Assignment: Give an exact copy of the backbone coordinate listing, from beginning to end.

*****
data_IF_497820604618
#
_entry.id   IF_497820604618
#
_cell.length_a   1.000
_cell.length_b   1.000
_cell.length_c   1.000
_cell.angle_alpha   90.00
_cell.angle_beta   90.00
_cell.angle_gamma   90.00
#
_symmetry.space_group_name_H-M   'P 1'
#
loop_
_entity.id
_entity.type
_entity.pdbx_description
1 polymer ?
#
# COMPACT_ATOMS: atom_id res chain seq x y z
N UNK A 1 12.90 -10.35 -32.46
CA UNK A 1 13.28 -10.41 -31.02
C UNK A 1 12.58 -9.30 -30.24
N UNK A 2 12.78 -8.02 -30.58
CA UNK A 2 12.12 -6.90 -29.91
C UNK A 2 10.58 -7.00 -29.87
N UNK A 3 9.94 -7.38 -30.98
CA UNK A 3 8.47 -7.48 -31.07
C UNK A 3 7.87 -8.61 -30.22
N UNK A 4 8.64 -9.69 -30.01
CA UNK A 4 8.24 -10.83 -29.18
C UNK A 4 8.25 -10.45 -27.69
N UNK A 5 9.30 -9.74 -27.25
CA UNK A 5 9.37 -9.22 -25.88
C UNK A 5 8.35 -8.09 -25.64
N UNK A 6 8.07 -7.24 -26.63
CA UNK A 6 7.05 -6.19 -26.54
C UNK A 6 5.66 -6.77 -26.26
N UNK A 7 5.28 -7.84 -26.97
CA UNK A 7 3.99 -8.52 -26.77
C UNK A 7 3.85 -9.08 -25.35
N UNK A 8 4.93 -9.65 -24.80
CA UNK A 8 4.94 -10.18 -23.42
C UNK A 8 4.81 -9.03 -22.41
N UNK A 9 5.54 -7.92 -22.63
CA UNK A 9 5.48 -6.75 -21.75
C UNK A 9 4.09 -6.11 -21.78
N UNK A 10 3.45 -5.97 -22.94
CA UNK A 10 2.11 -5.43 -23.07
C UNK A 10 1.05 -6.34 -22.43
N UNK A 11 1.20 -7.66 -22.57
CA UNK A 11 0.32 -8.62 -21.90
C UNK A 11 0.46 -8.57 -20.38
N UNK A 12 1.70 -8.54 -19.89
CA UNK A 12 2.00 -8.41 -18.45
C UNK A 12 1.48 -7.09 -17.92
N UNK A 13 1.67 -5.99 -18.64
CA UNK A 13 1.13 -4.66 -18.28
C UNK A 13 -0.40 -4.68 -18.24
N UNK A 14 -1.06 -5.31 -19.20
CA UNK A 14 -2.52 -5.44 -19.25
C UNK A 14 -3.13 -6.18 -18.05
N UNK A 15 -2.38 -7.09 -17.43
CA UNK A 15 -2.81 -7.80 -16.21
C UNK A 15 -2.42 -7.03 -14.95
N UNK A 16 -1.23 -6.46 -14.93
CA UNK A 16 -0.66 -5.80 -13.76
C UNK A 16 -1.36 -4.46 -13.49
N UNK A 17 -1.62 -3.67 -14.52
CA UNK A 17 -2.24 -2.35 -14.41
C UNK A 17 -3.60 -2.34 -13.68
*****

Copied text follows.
data_IF_497820604618
#
_entry.id   IF_497820604618
#
_cell.length_a   1.000
_cell.length_b   1.000
_cell.length_c   1.000
_cell.angle_alpha   90.00
_cell.angle_beta   90.00
_cell.angle_gamma   90.00
#
_symmetry.space_group_name_H-M   'P 1'
#
loop_
_entity.id
_entity.type
_entity.pdbx_description
1 polymer ?
#
# COMPACT_ATOMS: atom_id res chain seq x y z
N UNK A 1 12.90 -10.35 -32.46
CA UNK A 1 13.28 -10.41 -31.02
C UNK A 1 12.58 -9.30 -30.24
N UNK A 2 12.78 -8.02 -30.58
CA UNK A 2 12.12 -6.90 -29.91
C UNK A 2 10.58 -7.00 -29.87
N UNK A 3 9.94 -7.38 -30.98
CA UNK A 3 8.47 -7.48 -31.07
C UNK A 3 7.87 -8.61 -30.22
N UNK A 4 8.64 -9.69 -30.01
CA UNK A 4 8.24 -10.83 -29.18
C UNK A 4 8.25 -10.45 -27.69
N UNK A 5 9.30 -9.74 -27.25
CA UNK A 5 9.37 -9.22 -25.88
C UNK A 5 8.35 -8.09 -25.64
N UNK A 6 8.07 -7.24 -26.63
CA UNK A 6 7.05 -6.19 -26.54
C UNK A 6 5.66 -6.77 -26.26
N UNK A 7 5.28 -7.84 -26.97
CA UNK A 7 3.99 -8.52 -26.77
C UNK A 7 3.85 -9.08 -25.35
N UNK A 8 4.93 -9.65 -24.80
CA UNK A 8 4.94 -10.18 -23.42
C UNK A 8 4.81 -9.03 -22.41
N UNK A 9 5.54 -7.92 -22.63
CA UNK A 9 5.48 -6.75 -21.75
C UNK A 9 4.09 -6.11 -21.78
N UNK A 10 3.45 -5.97 -22.94
CA UNK A 10 2.11 -5.43 -23.07
C UNK A 10 1.05 -6.34 -22.43
N UNK A 11 1.20 -7.66 -22.57
CA UNK A 11 0.32 -8.62 -21.90
C UNK A 11 0.46 -8.57 -20.38
N UNK A 12 1.70 -8.54 -19.89
CA UNK A 12 2.00 -8.41 -18.45
C UNK A 12 1.48 -7.09 -17.92
N UNK A 13 1.67 -5.99 -18.64
CA UNK A 13 1.13 -4.66 -18.28
C UNK A 13 -0.40 -4.68 -18.24
N UNK A 14 -1.06 -5.31 -19.20
CA UNK A 14 -2.52 -5.44 -19.25
C UNK A 14 -3.13 -6.18 -18.05
N UNK A 15 -2.38 -7.09 -17.43
CA UNK A 15 -2.81 -7.80 -16.21
C UNK A 15 -2.42 -7.03 -14.95
N UNK A 16 -1.23 -6.46 -14.93
CA UNK A 16 -0.66 -5.80 -13.76
C UNK A 16 -1.36 -4.46 -13.49
N UNK A 17 -1.62 -3.67 -14.52
CA UNK A 17 -2.24 -2.35 -14.41
C UNK A 17 -3.60 -2.34 -13.68